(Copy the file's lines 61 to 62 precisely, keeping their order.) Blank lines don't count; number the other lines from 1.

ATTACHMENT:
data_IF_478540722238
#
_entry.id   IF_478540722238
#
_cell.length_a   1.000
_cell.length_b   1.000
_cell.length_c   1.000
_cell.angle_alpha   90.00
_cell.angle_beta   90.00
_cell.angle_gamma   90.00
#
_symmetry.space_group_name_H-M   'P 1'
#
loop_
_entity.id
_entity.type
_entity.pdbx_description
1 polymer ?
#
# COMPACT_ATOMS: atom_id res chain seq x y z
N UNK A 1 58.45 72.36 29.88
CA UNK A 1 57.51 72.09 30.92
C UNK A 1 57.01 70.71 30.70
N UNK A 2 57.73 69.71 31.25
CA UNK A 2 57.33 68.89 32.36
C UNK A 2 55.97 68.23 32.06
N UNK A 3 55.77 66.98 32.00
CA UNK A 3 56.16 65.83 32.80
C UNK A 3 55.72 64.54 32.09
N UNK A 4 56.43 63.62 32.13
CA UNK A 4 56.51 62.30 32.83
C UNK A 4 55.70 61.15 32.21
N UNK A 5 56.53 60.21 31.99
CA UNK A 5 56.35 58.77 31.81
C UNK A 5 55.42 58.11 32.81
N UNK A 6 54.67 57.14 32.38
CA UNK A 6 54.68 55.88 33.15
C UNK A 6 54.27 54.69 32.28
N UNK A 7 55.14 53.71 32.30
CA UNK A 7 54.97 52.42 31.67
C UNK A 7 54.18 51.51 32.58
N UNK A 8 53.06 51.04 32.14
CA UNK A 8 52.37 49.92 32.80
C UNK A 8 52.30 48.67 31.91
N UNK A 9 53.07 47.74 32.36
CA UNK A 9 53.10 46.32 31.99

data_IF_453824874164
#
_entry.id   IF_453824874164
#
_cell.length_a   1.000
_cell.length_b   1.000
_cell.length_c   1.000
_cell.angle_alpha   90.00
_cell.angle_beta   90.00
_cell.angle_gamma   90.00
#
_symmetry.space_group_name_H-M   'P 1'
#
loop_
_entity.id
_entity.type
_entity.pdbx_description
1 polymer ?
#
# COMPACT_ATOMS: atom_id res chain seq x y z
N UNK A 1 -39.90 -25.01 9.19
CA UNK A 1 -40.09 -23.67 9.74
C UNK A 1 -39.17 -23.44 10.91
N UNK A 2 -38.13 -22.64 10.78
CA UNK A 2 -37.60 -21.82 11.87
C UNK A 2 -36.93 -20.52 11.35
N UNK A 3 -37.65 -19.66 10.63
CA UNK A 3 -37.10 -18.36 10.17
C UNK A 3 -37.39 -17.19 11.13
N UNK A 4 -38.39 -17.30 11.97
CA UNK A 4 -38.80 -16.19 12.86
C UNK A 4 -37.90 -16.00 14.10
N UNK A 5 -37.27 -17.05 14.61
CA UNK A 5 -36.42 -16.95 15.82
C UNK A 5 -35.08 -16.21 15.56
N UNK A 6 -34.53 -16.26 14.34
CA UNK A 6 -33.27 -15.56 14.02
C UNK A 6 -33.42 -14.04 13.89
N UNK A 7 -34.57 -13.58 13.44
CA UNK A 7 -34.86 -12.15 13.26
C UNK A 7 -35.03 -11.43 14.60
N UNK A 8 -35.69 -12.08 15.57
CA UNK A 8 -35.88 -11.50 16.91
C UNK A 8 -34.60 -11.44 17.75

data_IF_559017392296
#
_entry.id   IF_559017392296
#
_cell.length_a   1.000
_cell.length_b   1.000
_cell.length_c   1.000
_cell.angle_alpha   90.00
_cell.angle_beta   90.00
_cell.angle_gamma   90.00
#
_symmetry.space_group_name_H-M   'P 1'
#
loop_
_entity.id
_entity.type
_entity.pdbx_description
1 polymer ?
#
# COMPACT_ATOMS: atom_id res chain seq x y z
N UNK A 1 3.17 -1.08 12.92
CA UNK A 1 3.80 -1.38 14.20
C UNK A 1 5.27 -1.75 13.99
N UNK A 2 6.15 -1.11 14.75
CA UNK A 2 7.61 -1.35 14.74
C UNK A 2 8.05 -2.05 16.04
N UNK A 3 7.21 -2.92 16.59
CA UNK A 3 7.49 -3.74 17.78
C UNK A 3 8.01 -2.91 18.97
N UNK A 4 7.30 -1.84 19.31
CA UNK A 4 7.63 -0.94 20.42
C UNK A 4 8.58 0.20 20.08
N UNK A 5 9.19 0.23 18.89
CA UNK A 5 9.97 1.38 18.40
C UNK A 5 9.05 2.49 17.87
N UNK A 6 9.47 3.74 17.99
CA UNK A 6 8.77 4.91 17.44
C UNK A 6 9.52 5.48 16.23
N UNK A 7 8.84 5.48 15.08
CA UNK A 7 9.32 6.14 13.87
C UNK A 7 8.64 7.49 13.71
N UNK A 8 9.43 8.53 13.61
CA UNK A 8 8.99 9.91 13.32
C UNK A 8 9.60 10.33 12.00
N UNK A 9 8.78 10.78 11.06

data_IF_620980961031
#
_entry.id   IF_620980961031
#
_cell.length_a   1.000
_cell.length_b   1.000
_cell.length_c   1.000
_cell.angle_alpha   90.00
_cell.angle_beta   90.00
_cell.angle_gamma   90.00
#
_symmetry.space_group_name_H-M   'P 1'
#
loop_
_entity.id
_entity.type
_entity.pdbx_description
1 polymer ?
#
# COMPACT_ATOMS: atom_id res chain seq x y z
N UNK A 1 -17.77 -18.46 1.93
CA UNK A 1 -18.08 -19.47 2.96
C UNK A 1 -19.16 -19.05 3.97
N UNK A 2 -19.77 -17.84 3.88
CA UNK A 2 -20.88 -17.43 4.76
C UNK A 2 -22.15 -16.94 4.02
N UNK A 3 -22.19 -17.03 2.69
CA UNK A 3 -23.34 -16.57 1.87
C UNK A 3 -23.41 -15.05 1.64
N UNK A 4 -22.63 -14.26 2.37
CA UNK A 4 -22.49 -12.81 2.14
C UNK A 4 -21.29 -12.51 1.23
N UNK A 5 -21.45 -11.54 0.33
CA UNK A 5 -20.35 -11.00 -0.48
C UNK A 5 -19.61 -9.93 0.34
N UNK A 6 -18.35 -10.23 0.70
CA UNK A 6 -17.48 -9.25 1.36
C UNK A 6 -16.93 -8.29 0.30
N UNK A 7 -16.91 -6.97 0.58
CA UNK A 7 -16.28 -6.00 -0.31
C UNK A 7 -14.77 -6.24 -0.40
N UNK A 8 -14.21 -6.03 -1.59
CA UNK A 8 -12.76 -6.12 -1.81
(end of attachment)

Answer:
_entity.id
_entity.type